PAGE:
God of the Rodeo: The Quest for Redemption in Louisianas Angola Prison by Daniel BergnerNever before had Daniel Bergner seen a spectacle as bizarre as the one he had come to watch that Sunday in October. Murderers, rapists, and armed robbers were competing in the annual rodeo at Angola, the grim maximum-security penitentiary in Louisiana. The convicts, sentenced to life without parole, were thrown, trampled, and gored by bucking bulls and broncos before thousands of cheering spectators. But amid the brutality of this gladiatorial spectacle Bergner caught surprising glimpses of exaltation, hints of triumphant skill.
The incongruity of seeing hope where one would expect only hopelessness, self-control in men who were there because theyd had none, sparked an urgent quest in him. Having gained unlimited and unmonitored access, Bergner spent an unflinching year inside the harsh world of Angola. He forged relationships with seven prisoners who left an indelible impression on him. Theres Johnny Brooks, seemingly a latter-day Stepin Fetchit, who, while washing the wardens car, longs to be a cowboy and to marry a woman he meets on the rodeo grounds. Then theres Danny Fabre, locked up for viciously beating a woman to death, now struggling to bring his reading skills up to a sixth-grade level. And Terry Hawkins, haunted nightly by the ghost of his victim, a ghost he tries in vain to exorcise in a prison church that echoes with the cries of convicts talking in tongues.
Looming front and center is Warden Burl Cain, the larger-than-life ruler of Angola who quotes both Jesus and Attila the Hun, declares himself a prophet, and declaims that redemption is possible for even the most depraved criminal. Cain welcomes Bergner in, and so begins a journey that takes the author deep into a forgotten world and forces him to question his most closely held beliefs. The climax of his story is as unexpected as it is wrenching.
Rendered in luminous prose, God of the Rodeo is an exploration of the human spirit, yielding in the process a searing portrait of a place that will be impossible to forget and a group of men, guilty of unimaginable crimes, desperately seeking a moment of grace.
From the Hardcover edition.
Angola Prison Rodeo – October Dates
Schrift bio Click for larger view View full resolution Figure 1. Angola Prison became infamous as a site of brutality and death. After a long and troubled history, though, the prison is today considered a model prison, not least because of its popular Angola Prison Rodeo and Inmate Arts Festival, held every Sunday in October and one weekend in the spring. Inmates participate in the festival's rodeo hoping to make money by winning events, spend time outdoors, see the public, and briefly interact with loved ones. Photograph courtesy of the author. I passed a robust woman sniffing a perfumed wooden rose with "Mother" etched in lavish script on its heart-shaped stand. Above her hung a copied print of John Wayne next to Tupac Shakur.
Amateur inmate cowboys risk their lives to participate in this dangerous sport in front of five thousand cheering locals. Is this modern-day Roman Circus, or the one time in the year that these convicts have the chance to prove their courage? After college he entered the film business and quickly joined the growing field of music videos, opening his own production company, and directing over a hundred music videos, and concert films for a vast spectrum of artists, mainstream and avantgarde. Soffer then joined forces with Gabriel Films and began directing documentaries. His first documentary which he shot in 16mm, "Rodeo Bullfighter" was immediately picked up by The Discovery Channel and gained high ratings for it's look into the world of rodeo bullfighters.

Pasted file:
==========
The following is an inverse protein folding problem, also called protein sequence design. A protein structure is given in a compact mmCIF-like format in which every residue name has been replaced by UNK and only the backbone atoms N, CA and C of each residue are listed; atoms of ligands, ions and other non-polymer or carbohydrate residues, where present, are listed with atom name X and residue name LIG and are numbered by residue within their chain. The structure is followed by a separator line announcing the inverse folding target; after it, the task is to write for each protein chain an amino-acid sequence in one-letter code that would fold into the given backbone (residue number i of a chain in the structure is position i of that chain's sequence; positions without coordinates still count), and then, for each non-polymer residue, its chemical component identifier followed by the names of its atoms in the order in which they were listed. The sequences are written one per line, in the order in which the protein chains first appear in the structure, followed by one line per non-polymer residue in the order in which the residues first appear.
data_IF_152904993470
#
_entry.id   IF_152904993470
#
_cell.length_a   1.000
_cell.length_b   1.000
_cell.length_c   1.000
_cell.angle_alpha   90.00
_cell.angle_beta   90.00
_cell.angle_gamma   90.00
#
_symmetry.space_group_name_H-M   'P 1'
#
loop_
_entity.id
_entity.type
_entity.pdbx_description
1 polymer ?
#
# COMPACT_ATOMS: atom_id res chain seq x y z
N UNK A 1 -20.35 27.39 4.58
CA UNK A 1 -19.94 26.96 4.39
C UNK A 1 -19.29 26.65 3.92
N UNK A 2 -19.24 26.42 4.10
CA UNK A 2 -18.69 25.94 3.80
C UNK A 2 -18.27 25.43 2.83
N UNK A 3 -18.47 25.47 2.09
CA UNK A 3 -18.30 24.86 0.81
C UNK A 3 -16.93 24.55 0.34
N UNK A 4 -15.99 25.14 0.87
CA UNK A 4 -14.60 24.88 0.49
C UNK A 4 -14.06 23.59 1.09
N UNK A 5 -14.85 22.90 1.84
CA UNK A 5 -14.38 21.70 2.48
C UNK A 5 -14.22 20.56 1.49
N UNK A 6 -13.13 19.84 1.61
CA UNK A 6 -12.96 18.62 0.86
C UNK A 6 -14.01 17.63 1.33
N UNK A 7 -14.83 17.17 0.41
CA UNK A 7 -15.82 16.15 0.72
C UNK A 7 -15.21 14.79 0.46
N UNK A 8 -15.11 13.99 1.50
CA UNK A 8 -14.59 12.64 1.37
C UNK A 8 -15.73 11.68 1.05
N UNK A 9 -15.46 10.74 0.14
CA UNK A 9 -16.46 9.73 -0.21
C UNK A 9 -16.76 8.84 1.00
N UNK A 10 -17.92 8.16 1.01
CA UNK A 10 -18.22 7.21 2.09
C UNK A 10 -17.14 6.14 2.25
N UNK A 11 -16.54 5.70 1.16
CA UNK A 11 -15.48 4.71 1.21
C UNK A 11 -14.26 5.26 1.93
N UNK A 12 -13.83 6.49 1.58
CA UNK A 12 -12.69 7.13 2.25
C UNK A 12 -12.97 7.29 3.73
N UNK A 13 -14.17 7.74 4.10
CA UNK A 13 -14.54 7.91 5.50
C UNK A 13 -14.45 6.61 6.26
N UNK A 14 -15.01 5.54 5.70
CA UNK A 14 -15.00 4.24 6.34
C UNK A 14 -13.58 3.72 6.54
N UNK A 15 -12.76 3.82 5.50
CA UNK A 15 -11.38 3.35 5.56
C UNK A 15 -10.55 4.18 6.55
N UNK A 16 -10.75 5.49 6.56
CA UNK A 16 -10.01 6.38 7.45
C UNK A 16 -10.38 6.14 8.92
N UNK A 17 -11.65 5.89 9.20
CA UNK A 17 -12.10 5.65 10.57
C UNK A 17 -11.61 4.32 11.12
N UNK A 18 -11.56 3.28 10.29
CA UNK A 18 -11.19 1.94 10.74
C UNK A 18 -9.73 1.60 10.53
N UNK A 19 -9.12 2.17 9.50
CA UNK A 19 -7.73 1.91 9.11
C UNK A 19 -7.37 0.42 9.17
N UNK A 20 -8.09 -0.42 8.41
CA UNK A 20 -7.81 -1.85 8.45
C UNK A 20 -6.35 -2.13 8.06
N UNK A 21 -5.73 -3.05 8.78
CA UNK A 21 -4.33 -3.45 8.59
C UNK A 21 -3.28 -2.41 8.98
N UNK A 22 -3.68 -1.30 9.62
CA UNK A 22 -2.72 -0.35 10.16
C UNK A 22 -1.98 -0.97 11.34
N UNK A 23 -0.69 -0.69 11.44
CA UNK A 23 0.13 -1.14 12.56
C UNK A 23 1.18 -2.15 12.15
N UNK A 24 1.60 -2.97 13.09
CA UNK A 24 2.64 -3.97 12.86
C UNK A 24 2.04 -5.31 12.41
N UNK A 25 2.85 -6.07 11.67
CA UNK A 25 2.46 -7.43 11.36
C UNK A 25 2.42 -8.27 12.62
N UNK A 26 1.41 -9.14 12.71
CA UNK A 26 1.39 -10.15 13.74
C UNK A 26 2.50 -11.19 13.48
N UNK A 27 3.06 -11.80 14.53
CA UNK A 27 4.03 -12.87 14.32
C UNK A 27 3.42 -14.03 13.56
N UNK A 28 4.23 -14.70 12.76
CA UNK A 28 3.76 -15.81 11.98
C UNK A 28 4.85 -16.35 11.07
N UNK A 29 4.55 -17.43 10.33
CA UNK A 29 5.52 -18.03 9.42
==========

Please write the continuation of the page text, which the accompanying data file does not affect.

What began in as a small rodeo staged for the entertainment of prisoners and employees has grown over the years and has strived to provide a professional rodeo production, proving beneficial to the internal inmate economy but also to the West Feliciana Parish tourism industry, a news release said. In , the rodeo officially opened to the public, but there were no stands; spectators sat on apple crates or on the hoods of their vehicles. The success of the and rodeos prompted construction of a 4,seat arena in time for the rodeo. The rodeo grew in size over the years and added events and sponsorships. In , the official Professional Rodeo Cowboys Association rules were adopted, and the Angola rodeo became a permanent fixture.
Title: The Wildest Show in the South: The Angola Prison Rodeo (). The Wildest Show in the South: The Angola Prison Rodeo () on IMDb /
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The Wildest Show in the South: The Angola Prison Rodeo
Spectators from all walks of life from nearly all corners of the globe come to hear great inmate bands, sample authentic Cajun and regional foods such as boudin, crawfish and cracklins, shop affordable, high quality arts and crafts from over inmate artists, and tour the massive 18, acre prison farm known for its cotton, wheat and corn fields. Angola is also the most toured and visited prison in the world, with an estimated 16, coming each year representing all demographic groups of the population. Bust Out All six chutes open simultaneously, releasing six angry bulls, with temporarily attached inmate cowboys. The last man to remain on the bull wins the event. Riders are expected to keep one hand in the air, and must stay on the horse for eight seconds to qualify.